He begins with a first-rate scene-setter, a nearly wordless sequence in which we see a Kabuki performance interrupted by the samurai warriors of evil Duke Frederick, who crash through the rice paper-thin walls of the performance space and abduct the alien Brits. Early on in the play, Shakespeare wrote in a wrestling scene which gets the victorious Orlando - the play's romantic lead - banished to the Forest of Arden. So without a single word change, it was easy for Branagh to fill that wrestling scene with the rituals of sumo.

Those who are resistant to such cultural transposition as mere gimmickry will be pleased to learn that the film settles down when the action moves to the forest, leaving the japonaiserie behind except for an occasional scene in a serenely raked formal stone garden.

The play is one of Shakespeare's most poetic and romantic comedies, with lots of the crowd-pleasing plot devices that he became known for. The characters experience a liberation through nature that is magical, with nearly everyone falling in love.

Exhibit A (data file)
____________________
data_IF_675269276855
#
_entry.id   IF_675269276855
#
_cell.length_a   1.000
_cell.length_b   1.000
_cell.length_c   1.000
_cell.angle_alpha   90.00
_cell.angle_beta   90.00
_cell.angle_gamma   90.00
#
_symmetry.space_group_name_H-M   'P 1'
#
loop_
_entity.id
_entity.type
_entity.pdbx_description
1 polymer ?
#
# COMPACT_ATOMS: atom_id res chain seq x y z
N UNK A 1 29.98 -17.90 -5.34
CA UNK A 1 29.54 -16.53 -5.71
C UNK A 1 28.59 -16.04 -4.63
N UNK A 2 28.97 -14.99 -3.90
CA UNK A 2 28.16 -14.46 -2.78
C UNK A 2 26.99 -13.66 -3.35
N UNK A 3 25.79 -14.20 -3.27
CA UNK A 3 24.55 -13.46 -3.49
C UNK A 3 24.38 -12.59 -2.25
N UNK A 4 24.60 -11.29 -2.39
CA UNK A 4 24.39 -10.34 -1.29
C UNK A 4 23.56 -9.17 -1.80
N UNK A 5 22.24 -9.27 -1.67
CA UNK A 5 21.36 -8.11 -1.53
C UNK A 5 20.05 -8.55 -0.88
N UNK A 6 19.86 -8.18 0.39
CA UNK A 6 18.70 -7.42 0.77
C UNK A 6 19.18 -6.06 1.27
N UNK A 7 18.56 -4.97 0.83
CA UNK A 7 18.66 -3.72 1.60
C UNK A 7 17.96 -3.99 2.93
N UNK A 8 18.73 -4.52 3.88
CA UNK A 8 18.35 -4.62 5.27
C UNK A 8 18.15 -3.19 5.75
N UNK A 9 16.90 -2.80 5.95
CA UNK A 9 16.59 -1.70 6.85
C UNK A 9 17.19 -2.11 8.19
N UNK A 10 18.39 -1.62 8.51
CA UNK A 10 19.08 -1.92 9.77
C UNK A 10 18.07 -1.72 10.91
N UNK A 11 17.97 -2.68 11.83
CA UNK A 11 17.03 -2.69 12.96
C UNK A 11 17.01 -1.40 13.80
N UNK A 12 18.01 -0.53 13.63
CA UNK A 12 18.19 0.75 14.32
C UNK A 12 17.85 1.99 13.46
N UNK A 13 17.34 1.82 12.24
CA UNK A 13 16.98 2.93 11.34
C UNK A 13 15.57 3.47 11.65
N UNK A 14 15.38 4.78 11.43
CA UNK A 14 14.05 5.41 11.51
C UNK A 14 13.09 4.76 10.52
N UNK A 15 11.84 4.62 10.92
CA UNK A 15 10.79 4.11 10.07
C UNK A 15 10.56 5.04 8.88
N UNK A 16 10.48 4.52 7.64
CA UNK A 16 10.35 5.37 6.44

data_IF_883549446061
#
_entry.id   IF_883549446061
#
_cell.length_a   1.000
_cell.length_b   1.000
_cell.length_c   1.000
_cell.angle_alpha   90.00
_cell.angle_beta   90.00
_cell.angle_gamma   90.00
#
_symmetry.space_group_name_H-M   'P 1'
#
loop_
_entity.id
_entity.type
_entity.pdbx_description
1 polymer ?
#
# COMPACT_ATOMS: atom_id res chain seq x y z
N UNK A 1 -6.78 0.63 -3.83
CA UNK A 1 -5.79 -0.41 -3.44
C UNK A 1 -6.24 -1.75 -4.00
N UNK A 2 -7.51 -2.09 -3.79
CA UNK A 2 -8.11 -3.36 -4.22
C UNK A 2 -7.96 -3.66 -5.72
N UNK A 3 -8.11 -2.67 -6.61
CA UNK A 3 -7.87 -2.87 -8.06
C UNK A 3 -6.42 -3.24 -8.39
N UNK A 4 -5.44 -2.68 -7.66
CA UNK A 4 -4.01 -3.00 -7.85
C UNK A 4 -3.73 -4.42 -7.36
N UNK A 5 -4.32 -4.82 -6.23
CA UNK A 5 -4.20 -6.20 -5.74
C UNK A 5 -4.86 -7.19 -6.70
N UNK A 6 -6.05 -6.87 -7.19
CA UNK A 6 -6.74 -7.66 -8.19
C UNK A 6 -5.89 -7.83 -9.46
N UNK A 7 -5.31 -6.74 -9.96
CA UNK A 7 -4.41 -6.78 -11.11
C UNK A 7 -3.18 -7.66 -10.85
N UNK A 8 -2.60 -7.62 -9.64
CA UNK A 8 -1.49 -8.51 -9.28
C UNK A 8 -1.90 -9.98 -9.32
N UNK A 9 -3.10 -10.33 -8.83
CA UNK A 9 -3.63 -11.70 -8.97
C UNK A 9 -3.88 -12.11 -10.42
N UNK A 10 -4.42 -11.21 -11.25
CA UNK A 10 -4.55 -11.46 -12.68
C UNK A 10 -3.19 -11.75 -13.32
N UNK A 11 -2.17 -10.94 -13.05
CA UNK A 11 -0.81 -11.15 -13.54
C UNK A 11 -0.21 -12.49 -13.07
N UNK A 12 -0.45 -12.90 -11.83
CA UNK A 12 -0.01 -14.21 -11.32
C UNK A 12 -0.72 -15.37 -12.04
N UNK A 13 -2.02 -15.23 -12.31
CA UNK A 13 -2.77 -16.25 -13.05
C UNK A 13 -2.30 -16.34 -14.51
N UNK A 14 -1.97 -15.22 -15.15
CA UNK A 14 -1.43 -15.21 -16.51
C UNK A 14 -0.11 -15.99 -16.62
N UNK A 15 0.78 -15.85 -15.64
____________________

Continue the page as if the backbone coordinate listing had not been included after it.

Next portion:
As You Like It tends to succeed or fail based on the abilities of its Rosalind, the daughter of a benevolent Duke, who takes to the forest disguised as a guy she dubs Ganymede. There she finds herself adored by members of both genders and, when the plays works best, by the audience as well. She is played by Bryce Dallas Howard (Ron's daughter), repeating a role she was acclaimed for onstage three years ago at New York's Public Theatre.

Having been shackled previously in such films as Manderlay and Lady in the Water, she has hardly been fairly tested yet, but she absolutely blossoms as Rosalind. Howard deftly controls the attentions of Orlando (hot-blooded newcomer David Oyelowo), who is convinced she is a guy, and she also attracts a randy shepherdess named Phoebe. Whatever Branagh said to Howard as he directed her obviously worked. This is the first tangible evidence that Howard has screen star quality.